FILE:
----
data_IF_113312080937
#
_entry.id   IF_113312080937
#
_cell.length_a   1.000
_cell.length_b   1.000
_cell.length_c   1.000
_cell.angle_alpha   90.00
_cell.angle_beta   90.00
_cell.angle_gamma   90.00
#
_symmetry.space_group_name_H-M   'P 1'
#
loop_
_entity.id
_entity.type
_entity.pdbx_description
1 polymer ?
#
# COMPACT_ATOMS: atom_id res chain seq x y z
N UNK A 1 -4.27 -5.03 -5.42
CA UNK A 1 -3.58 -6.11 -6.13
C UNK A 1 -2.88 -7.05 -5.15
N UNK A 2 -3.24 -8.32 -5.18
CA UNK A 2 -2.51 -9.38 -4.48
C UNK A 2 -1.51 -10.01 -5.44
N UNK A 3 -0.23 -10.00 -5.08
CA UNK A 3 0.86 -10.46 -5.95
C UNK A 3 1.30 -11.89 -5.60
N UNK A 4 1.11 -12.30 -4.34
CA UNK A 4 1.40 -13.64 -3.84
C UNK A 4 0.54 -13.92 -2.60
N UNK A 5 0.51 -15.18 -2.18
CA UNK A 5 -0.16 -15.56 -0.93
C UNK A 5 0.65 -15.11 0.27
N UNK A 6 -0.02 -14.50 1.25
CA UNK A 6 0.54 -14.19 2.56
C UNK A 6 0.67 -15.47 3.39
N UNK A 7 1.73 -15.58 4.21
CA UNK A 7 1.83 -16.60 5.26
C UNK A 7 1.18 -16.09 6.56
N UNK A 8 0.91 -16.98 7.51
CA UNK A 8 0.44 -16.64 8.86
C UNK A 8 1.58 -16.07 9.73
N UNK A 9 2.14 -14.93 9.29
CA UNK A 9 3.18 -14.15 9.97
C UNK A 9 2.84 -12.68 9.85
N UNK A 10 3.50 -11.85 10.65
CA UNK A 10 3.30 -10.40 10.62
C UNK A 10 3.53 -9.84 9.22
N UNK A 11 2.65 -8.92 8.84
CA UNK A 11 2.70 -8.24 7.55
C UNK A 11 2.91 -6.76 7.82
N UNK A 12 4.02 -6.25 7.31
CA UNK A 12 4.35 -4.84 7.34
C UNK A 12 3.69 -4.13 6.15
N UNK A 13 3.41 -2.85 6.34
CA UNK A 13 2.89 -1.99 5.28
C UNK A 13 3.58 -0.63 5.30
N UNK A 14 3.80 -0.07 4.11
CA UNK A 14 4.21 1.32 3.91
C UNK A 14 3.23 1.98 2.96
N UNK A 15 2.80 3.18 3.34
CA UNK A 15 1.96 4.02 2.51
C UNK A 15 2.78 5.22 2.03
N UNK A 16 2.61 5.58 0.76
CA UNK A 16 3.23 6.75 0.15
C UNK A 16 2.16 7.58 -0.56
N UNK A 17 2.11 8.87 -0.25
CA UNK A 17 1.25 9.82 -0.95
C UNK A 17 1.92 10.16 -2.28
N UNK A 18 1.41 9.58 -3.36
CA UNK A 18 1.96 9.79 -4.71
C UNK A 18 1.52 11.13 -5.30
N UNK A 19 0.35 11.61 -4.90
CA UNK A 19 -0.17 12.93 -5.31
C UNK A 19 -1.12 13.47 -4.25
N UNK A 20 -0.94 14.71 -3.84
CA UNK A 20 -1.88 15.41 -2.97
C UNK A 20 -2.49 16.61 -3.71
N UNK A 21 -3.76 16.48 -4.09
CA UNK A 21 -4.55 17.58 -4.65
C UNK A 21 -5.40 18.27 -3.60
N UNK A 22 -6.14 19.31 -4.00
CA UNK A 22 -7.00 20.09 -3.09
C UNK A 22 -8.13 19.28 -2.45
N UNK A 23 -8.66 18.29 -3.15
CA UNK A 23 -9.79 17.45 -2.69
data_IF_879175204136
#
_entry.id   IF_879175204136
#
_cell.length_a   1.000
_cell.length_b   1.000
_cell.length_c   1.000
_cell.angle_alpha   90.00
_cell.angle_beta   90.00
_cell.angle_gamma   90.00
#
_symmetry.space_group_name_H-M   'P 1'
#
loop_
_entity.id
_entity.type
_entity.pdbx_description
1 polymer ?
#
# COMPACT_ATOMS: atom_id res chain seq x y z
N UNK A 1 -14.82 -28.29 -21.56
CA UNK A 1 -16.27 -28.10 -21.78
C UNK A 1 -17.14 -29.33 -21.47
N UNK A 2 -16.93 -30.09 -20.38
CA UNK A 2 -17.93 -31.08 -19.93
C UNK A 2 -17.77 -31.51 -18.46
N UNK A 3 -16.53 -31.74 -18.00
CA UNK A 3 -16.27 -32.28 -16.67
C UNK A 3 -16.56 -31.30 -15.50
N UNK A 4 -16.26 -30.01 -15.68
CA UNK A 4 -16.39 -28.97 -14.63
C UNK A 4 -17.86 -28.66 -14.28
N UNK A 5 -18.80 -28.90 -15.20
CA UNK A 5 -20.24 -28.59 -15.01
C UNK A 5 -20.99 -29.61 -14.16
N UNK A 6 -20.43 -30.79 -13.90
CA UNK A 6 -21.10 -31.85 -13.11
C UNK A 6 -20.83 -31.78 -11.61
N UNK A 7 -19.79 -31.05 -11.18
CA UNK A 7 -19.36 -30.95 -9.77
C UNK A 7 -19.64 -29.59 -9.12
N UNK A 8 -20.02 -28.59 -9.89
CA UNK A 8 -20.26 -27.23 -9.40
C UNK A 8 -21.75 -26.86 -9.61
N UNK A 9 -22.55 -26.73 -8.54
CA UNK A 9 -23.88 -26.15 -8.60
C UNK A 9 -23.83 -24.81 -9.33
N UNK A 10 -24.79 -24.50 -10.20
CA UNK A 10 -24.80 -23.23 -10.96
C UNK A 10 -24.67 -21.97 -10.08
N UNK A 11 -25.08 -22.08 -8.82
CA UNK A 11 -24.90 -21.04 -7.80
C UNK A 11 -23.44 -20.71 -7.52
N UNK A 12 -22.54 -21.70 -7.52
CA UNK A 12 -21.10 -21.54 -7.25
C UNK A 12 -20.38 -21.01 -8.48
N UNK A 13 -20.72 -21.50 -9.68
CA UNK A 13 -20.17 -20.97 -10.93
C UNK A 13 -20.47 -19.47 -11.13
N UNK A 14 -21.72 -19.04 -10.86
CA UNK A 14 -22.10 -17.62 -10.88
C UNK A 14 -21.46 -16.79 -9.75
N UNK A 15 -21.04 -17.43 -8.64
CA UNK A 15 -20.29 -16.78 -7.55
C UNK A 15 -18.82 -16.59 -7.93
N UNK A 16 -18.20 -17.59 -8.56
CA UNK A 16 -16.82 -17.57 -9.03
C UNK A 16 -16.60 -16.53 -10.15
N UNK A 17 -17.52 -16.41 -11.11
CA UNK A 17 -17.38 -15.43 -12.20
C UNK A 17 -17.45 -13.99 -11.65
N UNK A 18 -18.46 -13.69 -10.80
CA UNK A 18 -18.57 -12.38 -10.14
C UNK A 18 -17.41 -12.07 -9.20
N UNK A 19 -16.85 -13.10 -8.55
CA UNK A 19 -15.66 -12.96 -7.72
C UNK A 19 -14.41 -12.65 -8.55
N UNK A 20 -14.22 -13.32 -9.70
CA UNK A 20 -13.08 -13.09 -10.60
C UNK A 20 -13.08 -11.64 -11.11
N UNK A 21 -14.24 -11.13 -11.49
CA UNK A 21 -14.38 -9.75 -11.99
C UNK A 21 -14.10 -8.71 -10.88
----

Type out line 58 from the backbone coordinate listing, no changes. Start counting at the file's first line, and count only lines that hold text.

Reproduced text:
CA UNK A 13 2.89 -1.99 5.28